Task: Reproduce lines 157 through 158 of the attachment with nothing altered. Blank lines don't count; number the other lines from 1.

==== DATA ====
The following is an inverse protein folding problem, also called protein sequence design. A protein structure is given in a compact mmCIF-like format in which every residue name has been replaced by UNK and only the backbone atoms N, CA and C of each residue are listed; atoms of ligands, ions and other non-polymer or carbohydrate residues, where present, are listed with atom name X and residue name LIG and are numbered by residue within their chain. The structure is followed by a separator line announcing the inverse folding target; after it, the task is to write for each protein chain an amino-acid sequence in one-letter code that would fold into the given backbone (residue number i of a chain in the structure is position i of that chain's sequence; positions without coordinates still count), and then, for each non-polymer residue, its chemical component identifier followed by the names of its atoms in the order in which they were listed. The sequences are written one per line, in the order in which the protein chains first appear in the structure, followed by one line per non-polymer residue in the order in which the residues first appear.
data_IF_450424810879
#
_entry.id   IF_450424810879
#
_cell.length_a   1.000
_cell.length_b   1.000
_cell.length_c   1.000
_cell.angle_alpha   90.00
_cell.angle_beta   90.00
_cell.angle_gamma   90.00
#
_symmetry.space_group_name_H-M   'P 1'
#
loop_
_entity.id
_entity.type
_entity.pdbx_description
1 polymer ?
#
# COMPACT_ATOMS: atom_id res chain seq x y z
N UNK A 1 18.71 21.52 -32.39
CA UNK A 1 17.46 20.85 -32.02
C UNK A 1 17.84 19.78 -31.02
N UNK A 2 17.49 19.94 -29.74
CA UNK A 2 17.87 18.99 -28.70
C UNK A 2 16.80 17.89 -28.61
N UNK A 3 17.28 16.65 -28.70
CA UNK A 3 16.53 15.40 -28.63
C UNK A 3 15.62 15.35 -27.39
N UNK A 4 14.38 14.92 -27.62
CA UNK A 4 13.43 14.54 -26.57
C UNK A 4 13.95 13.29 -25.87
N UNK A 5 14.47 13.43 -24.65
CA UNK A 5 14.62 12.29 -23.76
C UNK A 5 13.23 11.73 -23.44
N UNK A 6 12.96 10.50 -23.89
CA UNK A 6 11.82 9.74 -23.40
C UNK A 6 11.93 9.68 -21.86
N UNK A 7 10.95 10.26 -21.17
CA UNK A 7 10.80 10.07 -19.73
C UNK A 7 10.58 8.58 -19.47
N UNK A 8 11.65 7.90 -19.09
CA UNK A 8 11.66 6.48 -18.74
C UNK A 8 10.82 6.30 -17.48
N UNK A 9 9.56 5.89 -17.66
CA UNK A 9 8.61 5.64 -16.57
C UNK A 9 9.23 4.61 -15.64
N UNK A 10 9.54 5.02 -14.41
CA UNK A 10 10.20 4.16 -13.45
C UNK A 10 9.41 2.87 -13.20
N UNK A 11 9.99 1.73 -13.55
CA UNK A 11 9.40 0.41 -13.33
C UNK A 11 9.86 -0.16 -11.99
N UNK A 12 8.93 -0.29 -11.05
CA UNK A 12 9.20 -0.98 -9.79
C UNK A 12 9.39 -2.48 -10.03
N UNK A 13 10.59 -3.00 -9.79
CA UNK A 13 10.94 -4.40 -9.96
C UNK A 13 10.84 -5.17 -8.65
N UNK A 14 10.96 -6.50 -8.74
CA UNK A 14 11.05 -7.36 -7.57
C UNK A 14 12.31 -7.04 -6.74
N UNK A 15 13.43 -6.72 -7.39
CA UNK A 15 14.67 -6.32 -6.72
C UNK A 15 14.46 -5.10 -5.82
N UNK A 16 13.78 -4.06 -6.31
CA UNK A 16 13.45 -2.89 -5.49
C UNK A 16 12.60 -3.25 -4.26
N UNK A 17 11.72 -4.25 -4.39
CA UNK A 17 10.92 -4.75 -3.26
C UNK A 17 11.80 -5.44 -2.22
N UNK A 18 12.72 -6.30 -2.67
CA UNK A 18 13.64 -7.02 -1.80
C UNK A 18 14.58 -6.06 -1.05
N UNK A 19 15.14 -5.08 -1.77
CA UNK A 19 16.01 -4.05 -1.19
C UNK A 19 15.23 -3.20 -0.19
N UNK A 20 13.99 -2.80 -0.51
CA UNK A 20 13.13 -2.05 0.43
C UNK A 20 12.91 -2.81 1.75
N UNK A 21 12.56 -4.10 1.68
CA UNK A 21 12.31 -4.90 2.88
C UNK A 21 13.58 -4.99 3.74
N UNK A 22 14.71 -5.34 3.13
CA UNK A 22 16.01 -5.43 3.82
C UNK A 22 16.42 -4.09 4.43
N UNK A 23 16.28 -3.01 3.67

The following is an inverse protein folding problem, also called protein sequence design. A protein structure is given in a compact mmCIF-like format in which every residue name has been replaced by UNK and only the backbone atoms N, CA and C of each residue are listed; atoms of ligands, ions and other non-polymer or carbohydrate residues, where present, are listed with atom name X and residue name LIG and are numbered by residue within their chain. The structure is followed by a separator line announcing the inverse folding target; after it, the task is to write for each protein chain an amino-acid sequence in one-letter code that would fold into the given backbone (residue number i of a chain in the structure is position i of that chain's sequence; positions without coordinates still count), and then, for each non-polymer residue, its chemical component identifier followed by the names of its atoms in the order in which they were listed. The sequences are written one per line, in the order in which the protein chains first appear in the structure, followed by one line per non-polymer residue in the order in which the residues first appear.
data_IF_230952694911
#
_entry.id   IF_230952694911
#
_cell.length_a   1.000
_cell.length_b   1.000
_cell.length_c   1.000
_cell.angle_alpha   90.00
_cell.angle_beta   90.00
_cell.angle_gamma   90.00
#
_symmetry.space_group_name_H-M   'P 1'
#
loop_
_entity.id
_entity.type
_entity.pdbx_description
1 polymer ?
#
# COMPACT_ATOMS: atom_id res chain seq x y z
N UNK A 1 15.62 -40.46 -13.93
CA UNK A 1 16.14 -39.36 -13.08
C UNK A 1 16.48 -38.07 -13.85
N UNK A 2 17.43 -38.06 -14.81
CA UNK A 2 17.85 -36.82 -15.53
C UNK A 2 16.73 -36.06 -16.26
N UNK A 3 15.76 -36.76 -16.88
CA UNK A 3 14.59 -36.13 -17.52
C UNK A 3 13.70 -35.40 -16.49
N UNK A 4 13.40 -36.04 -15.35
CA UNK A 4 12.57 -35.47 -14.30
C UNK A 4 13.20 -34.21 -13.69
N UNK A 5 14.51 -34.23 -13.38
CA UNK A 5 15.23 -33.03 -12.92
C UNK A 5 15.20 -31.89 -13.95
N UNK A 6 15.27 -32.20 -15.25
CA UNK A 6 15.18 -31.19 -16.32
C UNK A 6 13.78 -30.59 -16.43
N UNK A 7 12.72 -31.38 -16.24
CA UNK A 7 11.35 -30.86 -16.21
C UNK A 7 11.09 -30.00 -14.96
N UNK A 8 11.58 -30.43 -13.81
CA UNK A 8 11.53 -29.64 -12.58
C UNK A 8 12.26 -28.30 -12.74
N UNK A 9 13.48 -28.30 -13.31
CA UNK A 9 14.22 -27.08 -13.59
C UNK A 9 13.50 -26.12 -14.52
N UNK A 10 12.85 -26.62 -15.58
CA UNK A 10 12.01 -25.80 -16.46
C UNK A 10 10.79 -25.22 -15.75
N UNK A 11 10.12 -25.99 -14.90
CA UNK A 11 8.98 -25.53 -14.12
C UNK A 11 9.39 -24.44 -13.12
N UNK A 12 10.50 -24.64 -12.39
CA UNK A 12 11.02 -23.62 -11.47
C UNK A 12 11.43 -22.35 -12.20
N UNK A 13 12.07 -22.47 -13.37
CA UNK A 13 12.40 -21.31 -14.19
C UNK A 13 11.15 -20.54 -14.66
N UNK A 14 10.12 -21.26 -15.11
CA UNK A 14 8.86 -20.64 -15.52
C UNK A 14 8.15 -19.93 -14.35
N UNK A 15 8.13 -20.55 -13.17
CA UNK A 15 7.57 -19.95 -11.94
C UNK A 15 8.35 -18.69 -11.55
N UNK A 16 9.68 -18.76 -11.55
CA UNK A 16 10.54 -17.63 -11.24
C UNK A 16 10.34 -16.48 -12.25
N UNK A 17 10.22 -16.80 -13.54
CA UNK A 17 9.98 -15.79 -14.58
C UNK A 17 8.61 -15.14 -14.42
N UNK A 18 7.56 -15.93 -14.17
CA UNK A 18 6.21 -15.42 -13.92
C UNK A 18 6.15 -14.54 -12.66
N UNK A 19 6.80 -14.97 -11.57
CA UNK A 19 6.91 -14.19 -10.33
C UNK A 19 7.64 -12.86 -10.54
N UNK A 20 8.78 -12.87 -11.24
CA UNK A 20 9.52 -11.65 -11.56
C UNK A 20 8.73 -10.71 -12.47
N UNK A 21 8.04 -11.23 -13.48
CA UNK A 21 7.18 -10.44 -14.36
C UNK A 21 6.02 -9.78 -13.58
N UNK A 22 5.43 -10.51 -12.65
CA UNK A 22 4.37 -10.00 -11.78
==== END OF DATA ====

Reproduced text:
C UNK A 16 10.34 -16.48 -12.25
N UNK A 17 10.22 -16.80 -13.54